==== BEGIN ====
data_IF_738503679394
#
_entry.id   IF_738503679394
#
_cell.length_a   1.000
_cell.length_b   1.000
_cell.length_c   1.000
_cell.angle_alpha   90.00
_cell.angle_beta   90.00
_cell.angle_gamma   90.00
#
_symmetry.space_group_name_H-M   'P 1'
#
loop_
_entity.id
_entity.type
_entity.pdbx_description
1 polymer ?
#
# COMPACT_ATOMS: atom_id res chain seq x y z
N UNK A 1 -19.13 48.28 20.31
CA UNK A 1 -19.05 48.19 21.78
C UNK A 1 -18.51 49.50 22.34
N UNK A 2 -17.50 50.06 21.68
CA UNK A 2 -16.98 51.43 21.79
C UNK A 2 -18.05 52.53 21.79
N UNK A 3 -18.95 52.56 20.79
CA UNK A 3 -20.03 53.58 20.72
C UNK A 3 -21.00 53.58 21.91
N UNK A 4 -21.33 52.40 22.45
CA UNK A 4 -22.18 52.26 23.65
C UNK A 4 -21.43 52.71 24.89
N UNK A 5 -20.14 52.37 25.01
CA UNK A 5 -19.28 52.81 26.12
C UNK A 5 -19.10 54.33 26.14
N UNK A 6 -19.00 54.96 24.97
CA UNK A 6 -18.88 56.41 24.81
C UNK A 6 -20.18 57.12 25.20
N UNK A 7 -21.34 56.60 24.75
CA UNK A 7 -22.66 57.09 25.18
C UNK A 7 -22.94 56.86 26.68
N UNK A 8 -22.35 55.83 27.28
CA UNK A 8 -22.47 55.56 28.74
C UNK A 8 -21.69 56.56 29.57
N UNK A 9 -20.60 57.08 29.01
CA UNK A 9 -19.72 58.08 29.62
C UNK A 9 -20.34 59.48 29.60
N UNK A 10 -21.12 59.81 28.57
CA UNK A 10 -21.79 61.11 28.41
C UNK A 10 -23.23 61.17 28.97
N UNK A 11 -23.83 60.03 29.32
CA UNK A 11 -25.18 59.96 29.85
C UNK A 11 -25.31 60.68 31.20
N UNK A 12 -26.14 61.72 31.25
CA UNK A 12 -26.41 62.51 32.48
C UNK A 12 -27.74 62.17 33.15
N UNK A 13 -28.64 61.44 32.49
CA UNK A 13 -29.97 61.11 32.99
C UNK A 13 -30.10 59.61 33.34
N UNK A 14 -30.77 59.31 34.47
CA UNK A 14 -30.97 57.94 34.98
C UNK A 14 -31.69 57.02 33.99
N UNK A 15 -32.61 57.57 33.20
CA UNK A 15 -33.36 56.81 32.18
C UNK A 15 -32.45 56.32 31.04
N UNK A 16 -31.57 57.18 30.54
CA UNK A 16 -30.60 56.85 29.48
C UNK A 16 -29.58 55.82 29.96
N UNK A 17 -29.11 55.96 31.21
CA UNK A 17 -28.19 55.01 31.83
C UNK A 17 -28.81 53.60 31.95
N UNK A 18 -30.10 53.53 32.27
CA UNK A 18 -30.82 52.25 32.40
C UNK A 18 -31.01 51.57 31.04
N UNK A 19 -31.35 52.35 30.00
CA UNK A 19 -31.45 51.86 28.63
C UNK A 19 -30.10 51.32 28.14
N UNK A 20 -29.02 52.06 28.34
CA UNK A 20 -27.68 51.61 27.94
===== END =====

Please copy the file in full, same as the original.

data_IF_738503679394
#
_entry.id   IF_738503679394
#
_cell.length_a   1.000
_cell.length_b   1.000
_cell.length_c   1.000
_cell.angle_alpha   90.00
_cell.angle_beta   90.00
_cell.angle_gamma   90.00
#
_symmetry.space_group_name_H-M   'P 1'
#
loop_
_entity.id
_entity.type
_entity.pdbx_description
1 polymer ?
#
# COMPACT_ATOMS: atom_id res chain seq x y z
N UNK A 1 -19.13 48.28 20.31
CA UNK A 1 -19.05 48.19 21.78
C UNK A 1 -18.51 49.50 22.34
N UNK A 2 -17.50 50.06 21.68
CA UNK A 2 -16.98 51.43 21.79
C UNK A 2 -18.05 52.53 21.79
N UNK A 3 -18.95 52.56 20.79
CA UNK A 3 -20.03 53.58 20.72
C UNK A 3 -21.00 53.58 21.91
N UNK A 4 -21.33 52.40 22.45
CA UNK A 4 -22.18 52.26 23.65
C UNK A 4 -21.43 52.71 24.89
N UNK A 5 -20.14 52.37 25.01
CA UNK A 5 -19.28 52.81 26.12
C UNK A 5 -19.10 54.33 26.14
N UNK A 6 -19.00 54.96 24.97
CA UNK A 6 -18.88 56.41 24.81
C UNK A 6 -20.18 57.12 25.20
N UNK A 7 -21.34 56.60 24.75
CA UNK A 7 -22.66 57.09 25.18
C UNK A 7 -22.94 56.86 26.68
N UNK A 8 -22.35 55.83 27.28
CA UNK A 8 -22.47 55.56 28.74
C UNK A 8 -21.69 56.56 29.57
N UNK A 9 -20.60 57.08 29.01
CA UNK A 9 -19.72 58.08 29.62
C UNK A 9 -20.34 59.48 29.60
N UNK A 10 -21.12 59.81 28.57
CA UNK A 10 -21.79 61.11 28.41
C UNK A 10 -23.23 61.17 28.97
N UNK A 11 -23.83 60.03 29.32
CA UNK A 11 -25.18 59.96 29.85
C UNK A 11 -25.31 60.68 31.20
N UNK A 12 -26.14 61.72 31.25
CA UNK A 12 -26.41 62.51 32.48
C UNK A 12 -27.74 62.17 33.15
N UNK A 13 -28.64 61.44 32.49
CA UNK A 13 -29.97 61.11 32.99
C UNK A 13 -30.10 59.61 33.34
N UNK A 14 -30.77 59.31 34.47
CA UNK A 14 -30.97 57.94 34.98
C UNK A 14 -31.69 57.02 33.99
N UNK A 15 -32.61 57.57 33.20
CA UNK A 15 -33.36 56.81 32.18
C UNK A 15 -32.45 56.32 31.04
N UNK A 16 -31.57 57.18 30.54
CA UNK A 16 -30.60 56.85 29.48
C UNK A 16 -29.58 55.82 29.96
N UNK A 17 -29.11 55.96 31.21
CA UNK A 17 -28.19 55.01 31.83
C UNK A 17 -28.81 53.60 31.95
N UNK A 18 -30.10 53.53 32.27
CA UNK A 18 -30.82 52.25 32.40
C UNK A 18 -31.01 51.57 31.04
N UNK A 19 -31.35 52.35 30.00
CA UNK A 19 -31.45 51.86 28.63
C UNK A 19 -30.10 51.32 28.14
N UNK A 20 -29.02 52.06 28.34
CA UNK A 20 -27.68 51.61 27.94